McAdams (2008) proposes six common principles for the personal narratives of life stories as follows. (1) The self is storied. This means the self is both the storyteller and the stories that are told. The self encompasses a subjective storytelling “I” whose stories about personal experience become part and parcel of a storied “me” (2) The stories integrate lives. Psychologically speaking, life stories may provide synchronic and diachronic ways of integration of lives. The stories show how the individual person encompasses so many things at the same time (synchronic way) and encounters things step by step, for example, from an impoverished childhood to his or her current state of affluence (diachronic way). (3) The stories are told in social relationship. It is a simple but profound truth that any life storytelling may vary from who their audiences are and what their audiences want to hear. That is, people narrate personal events in different ways for different listeners, and they may switch back and forth between different modes of telling. (4) The stories change over time. This principle is an interesting consequence of the change of people’s motivations, goals, concerns and social positions. (5) The stories are cultural texts. Every life story shares and represents a considerable degree of cultural knowledge about the life course. (6) Some stories are better than others. This can be evaluated as relatively good or bad from a psychological viewpoint through a process of story reformulation and repair.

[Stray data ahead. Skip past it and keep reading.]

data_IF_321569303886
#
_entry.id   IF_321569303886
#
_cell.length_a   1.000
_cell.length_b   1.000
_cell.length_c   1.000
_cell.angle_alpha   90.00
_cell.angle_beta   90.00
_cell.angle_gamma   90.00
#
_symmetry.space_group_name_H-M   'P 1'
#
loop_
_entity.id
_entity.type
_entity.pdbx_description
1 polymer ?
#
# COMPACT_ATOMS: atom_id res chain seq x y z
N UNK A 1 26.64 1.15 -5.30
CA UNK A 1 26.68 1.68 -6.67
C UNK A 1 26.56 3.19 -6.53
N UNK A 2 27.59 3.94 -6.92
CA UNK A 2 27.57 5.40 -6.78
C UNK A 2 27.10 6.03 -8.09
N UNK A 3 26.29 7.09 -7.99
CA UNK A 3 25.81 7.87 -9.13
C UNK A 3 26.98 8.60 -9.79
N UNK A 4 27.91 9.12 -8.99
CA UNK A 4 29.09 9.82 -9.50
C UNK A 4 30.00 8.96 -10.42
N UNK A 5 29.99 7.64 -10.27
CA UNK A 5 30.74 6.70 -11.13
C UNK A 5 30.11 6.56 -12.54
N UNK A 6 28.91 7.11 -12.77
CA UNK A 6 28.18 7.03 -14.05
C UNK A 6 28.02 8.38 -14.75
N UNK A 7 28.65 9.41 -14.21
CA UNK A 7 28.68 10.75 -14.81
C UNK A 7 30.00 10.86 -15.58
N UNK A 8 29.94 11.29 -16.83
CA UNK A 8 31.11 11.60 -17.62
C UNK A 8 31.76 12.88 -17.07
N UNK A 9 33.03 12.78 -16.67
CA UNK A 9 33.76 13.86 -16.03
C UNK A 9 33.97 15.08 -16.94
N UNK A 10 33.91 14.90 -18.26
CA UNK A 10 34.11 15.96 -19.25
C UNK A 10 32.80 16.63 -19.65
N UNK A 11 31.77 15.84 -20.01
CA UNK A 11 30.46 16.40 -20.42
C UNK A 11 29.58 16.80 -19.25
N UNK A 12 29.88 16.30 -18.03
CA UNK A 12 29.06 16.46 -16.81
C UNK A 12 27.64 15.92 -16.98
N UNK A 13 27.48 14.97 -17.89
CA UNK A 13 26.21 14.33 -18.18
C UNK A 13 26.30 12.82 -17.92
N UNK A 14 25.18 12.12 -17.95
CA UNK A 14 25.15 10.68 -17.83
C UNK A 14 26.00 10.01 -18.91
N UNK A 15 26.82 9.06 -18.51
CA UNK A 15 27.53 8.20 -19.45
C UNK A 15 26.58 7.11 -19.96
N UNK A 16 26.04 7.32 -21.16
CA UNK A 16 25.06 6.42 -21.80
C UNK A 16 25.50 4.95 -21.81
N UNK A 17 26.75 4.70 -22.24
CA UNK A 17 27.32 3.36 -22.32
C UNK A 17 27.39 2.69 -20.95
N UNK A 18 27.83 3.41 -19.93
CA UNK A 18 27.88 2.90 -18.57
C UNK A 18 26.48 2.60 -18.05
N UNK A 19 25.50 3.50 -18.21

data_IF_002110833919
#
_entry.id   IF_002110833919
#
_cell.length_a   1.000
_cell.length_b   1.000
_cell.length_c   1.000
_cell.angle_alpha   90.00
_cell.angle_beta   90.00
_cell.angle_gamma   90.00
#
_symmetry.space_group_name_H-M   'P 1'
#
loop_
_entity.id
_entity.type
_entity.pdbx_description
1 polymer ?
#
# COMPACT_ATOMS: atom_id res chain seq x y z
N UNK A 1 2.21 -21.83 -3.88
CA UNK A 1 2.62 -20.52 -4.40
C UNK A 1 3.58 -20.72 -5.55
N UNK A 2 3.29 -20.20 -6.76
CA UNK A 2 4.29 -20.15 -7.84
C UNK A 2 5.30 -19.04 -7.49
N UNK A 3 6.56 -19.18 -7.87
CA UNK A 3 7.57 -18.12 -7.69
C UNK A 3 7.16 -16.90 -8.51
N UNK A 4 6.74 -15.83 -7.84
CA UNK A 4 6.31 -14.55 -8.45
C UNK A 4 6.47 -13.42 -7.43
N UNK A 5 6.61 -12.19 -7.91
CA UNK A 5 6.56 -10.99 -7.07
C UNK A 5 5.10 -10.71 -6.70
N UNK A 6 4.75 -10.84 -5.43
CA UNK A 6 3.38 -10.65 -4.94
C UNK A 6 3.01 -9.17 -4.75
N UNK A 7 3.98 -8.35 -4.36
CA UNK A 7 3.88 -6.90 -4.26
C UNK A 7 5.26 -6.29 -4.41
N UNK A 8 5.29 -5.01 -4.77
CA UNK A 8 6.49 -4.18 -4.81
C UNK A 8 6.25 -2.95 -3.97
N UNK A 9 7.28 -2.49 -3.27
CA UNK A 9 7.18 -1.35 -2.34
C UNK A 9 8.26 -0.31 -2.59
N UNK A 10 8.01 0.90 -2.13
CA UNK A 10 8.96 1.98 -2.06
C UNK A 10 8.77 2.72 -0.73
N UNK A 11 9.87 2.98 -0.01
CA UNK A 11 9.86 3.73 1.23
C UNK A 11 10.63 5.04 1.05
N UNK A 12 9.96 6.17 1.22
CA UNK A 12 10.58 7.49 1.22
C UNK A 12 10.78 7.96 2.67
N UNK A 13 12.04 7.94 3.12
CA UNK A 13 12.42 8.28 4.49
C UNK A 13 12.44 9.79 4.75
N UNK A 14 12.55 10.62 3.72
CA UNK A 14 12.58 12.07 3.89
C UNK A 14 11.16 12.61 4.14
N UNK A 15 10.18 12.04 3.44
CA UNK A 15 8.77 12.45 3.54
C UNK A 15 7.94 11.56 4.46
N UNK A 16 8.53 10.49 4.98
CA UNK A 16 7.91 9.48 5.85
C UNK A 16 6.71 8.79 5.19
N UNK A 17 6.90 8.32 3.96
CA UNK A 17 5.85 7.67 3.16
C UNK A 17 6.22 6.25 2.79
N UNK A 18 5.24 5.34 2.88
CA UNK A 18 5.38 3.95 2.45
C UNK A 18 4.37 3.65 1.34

Basing upon McAdams’s six principles for the personal narratives of life stories, in the present study, we would like to investigate the life stories of Hakka mothers in order to enrich our understanding of Hakka culture or so-called Hakka image. There’re numerous studies focusing on the essence or characters of Hakka people and associate interracial/intercultural behaviors in Taiwan. One of the most challenging topics is how to construct or reconstruct a common image or identity of Hakka people from different viewpoints. Wang (2005a) has investigated some popular Hakka images from respondents of different ages and ethnic groups in fifteen Hakka villages in Hsinchu County and Miaoli County. The results showed that the majority of Hakka images such as their virtues and food habits are coincident among those respondents. However, from the analysis results, it also reveals some subtle changes of Hakka image from different ages and backgrounds. Basing upon the detailed ethnic text analysis of several Hakka broadcasting shows, Lin (2003) explored the image of Hakka according to the hypertexts extracting from the call-in programs. The total duration of the shows is about eighty hours and that accumulates a great amount of information. His analysis results show that there is a significant ethnic group boundary of Hakka people from a global point of view. The results also reveal a cultural representation of Hakka in a convincing way. More importantly, in those two-way call-in processes for every broadcasting show, the image of Hakka is not totally stationary, but some interesting part of it such as the scope of “Taiwan Hakka” evolves in a dynamical manner.